Mason scanned them eagerly for a familiar face, but he knew none of these.  They were mostly youths.  Even from here he could tell they were none of them masters.  At least, not yet.  An older man strode between them, hands clasped behind his back, leaning over them in the unmistakeable stance of a teacher.

Recalling something from his histories, Mason took a risk and approached the teacher.  “Signore Bertoldo di Giovanni?”

“Si,” the man said, looking Mason up and down with a frown.  “Do I know you?”

Mason shook his head.  “No.  But I know you.  Your name precedes you as a great teacher of artists.”

Bertoldo raised his eyebrows at this, but remained aloof.  

“I am a travelling artist and I seek a particular painter.  The one who painted this.”  He took out his phone again and showed it to the teacher.  Bertoldo’s reaction was much like the guard’s, though he showed a keen professional interest after his initial surprise.

“It’s very good.  Reminds me a bit of Botticelli.”

“I thought so, too.”

He grunted in surprise.  “You know his work?” 

“Some,” Mason replied.  How about intimately, he thought.  “Do you think it might be his?”  Mason held his breath.  A lost Botticelli would be a career-making find.  That is, if he ever found his way back home.

But Bertoldo shook his head.  “Not his.  But someone who studied under him, perhaps.”

“Would you know where I could find him?”

Bertoldo shook away his fascination and narrowed his eyes in renewed suspicion.  “Where did you say you came from?”

“I didn’t.  Please excuse my poor manners.  I come from . . .”  He thought quickly.  He couldn’t say America.  That didn’t exist yet, as far as these people knew.  “The countryside outside Milan.”

It was true, strictly speaking.  His family did hail from that area, a century ago at least.  Or perhaps even now his early ancestors lived under the Caro name.  That was a thought.

Bertoldo gave a nod.  “Signore Da Vinci is there right now.”

“Really?  A shame I’ve missed him.”  That was a helpful bit of information.  It narrowed down the possible window he’d landed in.  Leonardo spent several years in Milan, but all between 1482 and 1499.  So somewhere in the eighties or nineties then.  The golden age.  Leonardo wasn’t here, but based on history others were, such as Botticelli, Girlandaio, and Perugino.  Even a young . . .

“Michelangelo, can’t you see I’m busy?”

Mason turned abruptly to see a young boy of ten approaching the master, a chisel and mallet in each hand.  His jaw dropped, but his surprise went unheeded by both teacher and pupil.  

“I’m sorry, Signore, but I need some help with the horns.”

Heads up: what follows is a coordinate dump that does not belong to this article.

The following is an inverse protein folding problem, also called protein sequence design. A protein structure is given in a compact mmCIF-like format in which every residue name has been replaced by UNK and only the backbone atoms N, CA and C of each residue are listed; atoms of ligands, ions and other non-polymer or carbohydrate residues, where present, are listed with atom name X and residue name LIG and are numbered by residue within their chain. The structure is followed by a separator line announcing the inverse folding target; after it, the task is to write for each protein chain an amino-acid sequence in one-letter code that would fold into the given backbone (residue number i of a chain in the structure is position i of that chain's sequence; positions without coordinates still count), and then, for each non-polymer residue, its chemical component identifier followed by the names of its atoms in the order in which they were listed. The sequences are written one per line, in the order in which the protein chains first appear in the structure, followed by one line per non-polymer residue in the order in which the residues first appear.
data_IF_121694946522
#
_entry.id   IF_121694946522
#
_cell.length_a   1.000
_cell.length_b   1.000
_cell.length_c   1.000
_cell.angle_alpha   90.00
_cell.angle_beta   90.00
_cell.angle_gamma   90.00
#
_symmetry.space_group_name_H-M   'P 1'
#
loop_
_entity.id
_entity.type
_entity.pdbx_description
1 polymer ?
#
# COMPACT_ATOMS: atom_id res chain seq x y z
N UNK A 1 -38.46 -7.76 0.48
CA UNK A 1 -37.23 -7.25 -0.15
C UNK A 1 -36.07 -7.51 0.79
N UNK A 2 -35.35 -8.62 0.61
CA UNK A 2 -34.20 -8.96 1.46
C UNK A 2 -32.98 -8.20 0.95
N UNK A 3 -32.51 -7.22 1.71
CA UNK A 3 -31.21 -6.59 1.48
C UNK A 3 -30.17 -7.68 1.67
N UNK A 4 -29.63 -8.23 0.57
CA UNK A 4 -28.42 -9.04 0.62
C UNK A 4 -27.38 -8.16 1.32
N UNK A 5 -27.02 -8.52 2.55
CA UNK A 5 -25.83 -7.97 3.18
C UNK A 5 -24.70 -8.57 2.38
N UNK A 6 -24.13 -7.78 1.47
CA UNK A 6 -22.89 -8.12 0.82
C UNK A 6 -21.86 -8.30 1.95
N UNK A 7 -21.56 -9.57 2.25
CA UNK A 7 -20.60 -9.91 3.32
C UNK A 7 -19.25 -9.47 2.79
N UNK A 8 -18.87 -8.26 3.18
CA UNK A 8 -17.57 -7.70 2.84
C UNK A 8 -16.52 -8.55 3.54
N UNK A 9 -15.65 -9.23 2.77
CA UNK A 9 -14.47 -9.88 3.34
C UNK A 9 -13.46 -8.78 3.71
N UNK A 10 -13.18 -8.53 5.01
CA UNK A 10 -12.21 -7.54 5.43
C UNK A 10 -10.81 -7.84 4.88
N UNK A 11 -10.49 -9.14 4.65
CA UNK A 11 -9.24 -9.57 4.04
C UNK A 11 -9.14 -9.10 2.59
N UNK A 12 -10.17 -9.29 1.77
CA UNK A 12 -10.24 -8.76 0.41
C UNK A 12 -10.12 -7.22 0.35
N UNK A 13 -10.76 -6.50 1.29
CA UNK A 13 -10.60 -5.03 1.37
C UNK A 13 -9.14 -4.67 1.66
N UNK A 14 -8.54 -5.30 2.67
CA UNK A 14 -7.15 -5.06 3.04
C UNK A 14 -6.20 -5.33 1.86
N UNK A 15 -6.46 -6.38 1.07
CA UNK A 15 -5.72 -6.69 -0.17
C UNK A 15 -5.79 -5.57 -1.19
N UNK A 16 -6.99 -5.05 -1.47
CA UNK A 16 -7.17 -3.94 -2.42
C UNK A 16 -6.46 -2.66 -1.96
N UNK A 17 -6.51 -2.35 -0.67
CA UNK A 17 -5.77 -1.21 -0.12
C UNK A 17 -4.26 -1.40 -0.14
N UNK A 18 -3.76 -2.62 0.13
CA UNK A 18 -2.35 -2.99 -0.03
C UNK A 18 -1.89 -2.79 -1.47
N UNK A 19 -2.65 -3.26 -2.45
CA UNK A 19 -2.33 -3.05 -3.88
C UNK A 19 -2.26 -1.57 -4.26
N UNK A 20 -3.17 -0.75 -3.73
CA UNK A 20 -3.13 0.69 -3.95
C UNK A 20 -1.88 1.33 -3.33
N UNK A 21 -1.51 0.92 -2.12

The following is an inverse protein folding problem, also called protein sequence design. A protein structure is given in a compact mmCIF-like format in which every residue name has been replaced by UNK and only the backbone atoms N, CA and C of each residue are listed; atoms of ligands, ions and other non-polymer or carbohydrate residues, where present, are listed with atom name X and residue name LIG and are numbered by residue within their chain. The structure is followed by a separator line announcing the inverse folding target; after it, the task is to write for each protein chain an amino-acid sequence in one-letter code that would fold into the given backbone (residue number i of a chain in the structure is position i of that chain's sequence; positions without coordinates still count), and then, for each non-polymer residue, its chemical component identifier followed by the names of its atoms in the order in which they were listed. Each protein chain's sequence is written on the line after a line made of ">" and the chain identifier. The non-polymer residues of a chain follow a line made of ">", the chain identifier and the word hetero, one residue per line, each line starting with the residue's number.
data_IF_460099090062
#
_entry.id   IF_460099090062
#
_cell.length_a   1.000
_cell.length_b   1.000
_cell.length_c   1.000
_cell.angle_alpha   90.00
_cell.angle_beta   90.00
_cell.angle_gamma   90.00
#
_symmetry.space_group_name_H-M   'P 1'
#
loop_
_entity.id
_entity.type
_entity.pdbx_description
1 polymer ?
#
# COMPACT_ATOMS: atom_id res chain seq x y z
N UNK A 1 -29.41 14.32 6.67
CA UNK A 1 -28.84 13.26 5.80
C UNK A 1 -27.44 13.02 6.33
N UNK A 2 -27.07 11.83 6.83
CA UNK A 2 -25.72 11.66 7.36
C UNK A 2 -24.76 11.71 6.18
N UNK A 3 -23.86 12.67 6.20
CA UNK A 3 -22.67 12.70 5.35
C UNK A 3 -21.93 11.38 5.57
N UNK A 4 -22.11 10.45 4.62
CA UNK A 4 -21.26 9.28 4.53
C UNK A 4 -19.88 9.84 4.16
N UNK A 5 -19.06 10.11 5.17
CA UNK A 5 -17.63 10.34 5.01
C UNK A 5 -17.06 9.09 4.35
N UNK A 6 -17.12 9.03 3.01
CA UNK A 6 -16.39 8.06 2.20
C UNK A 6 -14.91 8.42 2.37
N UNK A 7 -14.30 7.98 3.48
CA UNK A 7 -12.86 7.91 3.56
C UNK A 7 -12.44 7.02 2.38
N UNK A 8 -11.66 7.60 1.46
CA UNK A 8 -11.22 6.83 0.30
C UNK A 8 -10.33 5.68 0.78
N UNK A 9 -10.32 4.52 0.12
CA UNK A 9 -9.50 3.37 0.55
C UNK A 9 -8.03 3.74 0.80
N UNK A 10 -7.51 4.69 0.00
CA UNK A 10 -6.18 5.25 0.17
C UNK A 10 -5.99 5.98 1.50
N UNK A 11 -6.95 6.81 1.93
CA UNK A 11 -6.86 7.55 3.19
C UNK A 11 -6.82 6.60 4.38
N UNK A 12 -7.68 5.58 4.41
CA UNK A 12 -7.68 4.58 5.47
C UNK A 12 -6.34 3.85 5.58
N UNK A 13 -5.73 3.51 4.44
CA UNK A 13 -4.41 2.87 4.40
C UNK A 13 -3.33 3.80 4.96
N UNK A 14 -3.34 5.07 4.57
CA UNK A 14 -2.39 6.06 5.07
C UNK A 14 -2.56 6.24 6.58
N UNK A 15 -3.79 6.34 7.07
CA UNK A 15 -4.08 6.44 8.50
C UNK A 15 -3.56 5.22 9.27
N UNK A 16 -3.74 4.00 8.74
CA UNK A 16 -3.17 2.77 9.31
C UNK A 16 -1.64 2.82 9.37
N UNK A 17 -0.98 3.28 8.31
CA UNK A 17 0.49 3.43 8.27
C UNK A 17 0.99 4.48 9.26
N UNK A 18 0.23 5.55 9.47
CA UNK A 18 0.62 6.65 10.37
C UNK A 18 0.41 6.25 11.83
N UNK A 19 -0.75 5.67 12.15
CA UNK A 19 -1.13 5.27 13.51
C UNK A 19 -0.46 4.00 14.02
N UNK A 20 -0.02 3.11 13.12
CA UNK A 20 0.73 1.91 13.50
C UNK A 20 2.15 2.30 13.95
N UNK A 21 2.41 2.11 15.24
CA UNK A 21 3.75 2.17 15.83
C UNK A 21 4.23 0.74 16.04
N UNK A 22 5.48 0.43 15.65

Bertoldo excused himself and went over to where the youth was working on a block of half-formed marble.  Even at such a tender age, even in the crude first cuts of a sculpture, the mark of a master was evident.  Bertoldo jabbed a finger at a certain point and said something to the boy then stood back, arms folded to watch.  He nodded and smiled, then came back over to Mason.

“Young Buonarroti.  He shows a great deal of promise.”

I’d say so, Mason thought.  He watched the boy work, his dark curls close-cropped over a high brow, sensitive, wide-set eyes, long nose, small delicately-shaped lips and pointed chin—a face not unlike his own sculpture of David.  He allowed himself an indulgent smile.  Now I get to say I knew him when.

“You asked about Botticelli?” Bertoldo recalled him to his mission.  


“He has his own studio.  I can send a guide with you.”

“No need.  I know the city.”

Bertoldo gave him the address and Mason thanked him.  

“You are welcome in the garden any time,” the gruff master said.  “I would like to see some of your own work one day.”

“Thank you.  I’d like that very much.”

Still buzzed from meeting one of his idols as a child, Mason left the garden and went out to find another.



Ever watched a baby learn how to walk?  I’ve had the privilege of a front row seat to this phenomenon four times.  And every once in a while I’d marvel at how they struggled, how they pushed through each phase of learning, from rolling over to running, how they failed and fell – often in ways that would leave a grown-up feeling bruised – and each time they got back up again and kept trying.


I feel like that in life plenty of times.  In my writing.  In friendships.  In parenting.  In keeping my house clean.  In singing, or painting, or cooking – pretty much anything I put my hand to, it’s inevitable that I’m going to fail at it at some point.  

I used to think failure was the end of the world.  But I realized as I failed more and more and lived through it that the world wasn’t over.  

Then I had this choice: would I let failure cripple me, or would I keep trying until I got it?  I’d like to say that I’ve chosen right every time, but I’m still working on this.  Still falling down and getting back up again.  

Sometimes you’ll stay down longer than others.  Life has been pushing me pretty hard these past few weeks, and I’m just now feeling like I can get steady on my feet again.  And this is me getting back up again.  Watch me walk!

What about you?  What have you given up on because you were afraid to fail?  Is it time to get back up again for you?  You never know, you might not just learn to walk.  You might learn to run.